I recently had the pleasure of helping our community fill its annual Christmas baskets. These baskets (boxes really) are distributed to area residents who apply for aid. They include clothes, basic food stuffs, and toys for the children. Because I had the job of matching mittens with hands that might need them, I had to read each application to determine the number and size of each pair. The requests were simple, the situations similar and familiar: illness, unemployment, injury. As I passed each box, read each name, I held each person in my heart for just a moment. As I placed each pair of mittens inside each basket, I was overwhelmed by the privilege of sharing a holy meeting in the presence (absence) of God.

Merry Christmas.

The Scandalous Art of Paul Fryer

Twenty years after Andres Serrano debuted Piss Christ to shocked believers worldwide, Christendom is again up in arms over another work of art. Fundamentalist antipathy toward the arts is well-documented, and artists like Serrano and Damien Hirst have ensured that this feud isn’t likely to die soon. British artist Paul Fryer, a churchgoing Christian himself, has joined the fray with three new pieces.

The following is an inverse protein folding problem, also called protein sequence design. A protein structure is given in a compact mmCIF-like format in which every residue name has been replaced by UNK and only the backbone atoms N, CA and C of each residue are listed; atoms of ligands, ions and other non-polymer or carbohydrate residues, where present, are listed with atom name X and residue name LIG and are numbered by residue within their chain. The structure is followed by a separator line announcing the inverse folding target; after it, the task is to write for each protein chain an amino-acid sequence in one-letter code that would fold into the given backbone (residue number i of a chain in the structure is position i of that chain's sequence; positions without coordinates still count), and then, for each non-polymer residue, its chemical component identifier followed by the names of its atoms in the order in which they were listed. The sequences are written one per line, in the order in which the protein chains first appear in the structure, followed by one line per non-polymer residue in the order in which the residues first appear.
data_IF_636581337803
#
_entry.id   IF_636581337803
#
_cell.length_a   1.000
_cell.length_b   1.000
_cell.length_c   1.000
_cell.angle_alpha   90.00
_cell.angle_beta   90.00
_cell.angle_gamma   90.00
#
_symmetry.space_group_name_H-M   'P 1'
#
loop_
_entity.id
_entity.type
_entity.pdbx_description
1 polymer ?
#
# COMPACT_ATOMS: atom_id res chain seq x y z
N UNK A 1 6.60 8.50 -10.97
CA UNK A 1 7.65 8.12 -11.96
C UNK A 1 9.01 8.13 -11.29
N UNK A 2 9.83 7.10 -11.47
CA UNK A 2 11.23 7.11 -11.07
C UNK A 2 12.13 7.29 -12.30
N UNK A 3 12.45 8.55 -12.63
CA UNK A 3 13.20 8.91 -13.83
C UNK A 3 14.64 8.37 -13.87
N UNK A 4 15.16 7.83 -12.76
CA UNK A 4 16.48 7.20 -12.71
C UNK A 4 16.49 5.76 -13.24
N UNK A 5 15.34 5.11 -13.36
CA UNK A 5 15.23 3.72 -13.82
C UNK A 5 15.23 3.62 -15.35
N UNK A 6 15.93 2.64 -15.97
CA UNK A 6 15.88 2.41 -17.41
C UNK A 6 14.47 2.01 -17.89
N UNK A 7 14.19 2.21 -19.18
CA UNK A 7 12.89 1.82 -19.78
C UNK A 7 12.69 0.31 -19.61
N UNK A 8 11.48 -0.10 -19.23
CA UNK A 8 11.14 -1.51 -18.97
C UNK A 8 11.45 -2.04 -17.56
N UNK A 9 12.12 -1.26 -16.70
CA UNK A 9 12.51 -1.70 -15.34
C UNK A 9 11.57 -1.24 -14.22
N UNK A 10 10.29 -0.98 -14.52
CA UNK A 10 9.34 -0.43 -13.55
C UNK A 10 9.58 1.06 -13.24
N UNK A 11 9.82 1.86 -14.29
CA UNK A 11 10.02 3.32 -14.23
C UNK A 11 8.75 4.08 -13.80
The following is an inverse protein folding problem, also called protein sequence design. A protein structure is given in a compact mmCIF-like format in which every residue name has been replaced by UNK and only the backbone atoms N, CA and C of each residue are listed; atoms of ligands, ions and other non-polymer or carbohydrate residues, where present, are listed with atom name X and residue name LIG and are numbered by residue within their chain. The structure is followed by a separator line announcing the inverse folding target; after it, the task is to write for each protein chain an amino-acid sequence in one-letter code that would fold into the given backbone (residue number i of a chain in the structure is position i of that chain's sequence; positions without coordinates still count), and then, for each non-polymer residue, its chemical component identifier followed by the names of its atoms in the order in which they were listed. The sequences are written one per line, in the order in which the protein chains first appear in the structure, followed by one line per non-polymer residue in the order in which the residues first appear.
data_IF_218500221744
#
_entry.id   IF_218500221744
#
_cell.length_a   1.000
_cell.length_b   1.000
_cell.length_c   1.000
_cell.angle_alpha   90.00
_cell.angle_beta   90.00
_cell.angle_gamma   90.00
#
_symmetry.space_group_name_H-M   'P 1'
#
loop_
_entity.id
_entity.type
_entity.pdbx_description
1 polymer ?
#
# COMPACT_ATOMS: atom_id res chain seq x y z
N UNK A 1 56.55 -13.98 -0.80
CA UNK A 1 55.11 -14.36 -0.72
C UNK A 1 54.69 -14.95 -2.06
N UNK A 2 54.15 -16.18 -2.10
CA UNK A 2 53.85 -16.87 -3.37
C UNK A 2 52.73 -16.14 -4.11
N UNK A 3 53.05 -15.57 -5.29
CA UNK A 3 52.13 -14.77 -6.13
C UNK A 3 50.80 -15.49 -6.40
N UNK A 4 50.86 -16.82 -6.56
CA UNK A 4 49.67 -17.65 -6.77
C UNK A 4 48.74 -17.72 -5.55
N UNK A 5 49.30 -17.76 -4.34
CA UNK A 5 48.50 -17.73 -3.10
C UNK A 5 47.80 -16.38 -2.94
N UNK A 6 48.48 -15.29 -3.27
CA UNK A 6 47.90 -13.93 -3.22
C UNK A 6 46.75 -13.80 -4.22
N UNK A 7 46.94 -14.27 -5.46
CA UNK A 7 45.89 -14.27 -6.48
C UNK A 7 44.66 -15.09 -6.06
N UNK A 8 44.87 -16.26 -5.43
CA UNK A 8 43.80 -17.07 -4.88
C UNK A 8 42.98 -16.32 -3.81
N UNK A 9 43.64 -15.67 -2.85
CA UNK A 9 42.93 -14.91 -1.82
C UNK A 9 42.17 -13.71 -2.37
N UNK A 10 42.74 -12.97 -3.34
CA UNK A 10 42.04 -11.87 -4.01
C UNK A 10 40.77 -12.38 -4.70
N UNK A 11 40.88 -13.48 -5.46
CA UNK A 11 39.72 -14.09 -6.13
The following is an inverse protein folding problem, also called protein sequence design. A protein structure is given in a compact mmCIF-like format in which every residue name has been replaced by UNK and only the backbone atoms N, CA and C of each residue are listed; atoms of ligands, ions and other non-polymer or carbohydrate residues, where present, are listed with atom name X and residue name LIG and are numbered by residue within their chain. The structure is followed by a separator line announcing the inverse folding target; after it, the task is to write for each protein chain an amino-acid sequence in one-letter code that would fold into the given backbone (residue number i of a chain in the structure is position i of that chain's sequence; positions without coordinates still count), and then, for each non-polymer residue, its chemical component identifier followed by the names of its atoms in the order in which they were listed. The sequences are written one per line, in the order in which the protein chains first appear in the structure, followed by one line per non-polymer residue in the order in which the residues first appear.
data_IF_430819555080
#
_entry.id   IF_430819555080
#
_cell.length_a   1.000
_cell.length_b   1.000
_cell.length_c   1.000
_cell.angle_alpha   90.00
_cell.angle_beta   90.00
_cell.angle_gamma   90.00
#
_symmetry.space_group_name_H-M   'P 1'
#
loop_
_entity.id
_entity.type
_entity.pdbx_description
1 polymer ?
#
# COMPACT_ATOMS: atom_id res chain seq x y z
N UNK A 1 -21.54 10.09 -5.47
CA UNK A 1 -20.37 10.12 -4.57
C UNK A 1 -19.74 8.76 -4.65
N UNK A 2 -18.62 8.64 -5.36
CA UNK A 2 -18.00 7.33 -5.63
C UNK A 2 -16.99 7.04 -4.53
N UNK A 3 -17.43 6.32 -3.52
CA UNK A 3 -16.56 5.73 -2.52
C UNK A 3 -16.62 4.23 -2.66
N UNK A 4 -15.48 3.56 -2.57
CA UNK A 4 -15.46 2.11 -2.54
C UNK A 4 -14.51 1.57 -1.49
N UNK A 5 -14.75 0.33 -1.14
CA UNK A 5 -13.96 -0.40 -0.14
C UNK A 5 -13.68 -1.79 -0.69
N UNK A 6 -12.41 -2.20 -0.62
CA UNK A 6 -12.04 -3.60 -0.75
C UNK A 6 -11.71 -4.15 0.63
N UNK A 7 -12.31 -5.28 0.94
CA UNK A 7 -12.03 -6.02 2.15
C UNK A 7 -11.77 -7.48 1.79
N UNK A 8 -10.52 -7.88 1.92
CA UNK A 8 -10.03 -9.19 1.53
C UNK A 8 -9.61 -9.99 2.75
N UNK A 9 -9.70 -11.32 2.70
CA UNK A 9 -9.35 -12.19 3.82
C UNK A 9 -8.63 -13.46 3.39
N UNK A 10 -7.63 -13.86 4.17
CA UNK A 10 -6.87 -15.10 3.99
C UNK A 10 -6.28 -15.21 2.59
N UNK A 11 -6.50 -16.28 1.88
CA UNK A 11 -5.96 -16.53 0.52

The first two are variations of the same piece, Pieta:

Unlike traditional pietas, such as Michelangelo’s, this Jesus is not cradled by the Virgin Mary, but by an electric chair. The work is displayed in a French cathedral whose Monsignor explains the work thusly: “[The goal is] to make us aware once more that someone being nailed to a cross is a scandal. Usually, we no longer feel any real emotions in the face of something truly scandalous, the crucifixion.” The piece challenges us to see modern methods of capital punishment as equally bizarre and barbaric as ancient Roman methods. Fryer seems to be expressing incredulity at state-sanctioned murder in the 21st century, asking us to be just as uncomfortable with a convicted felon in the electric chair as we are with Christ in it.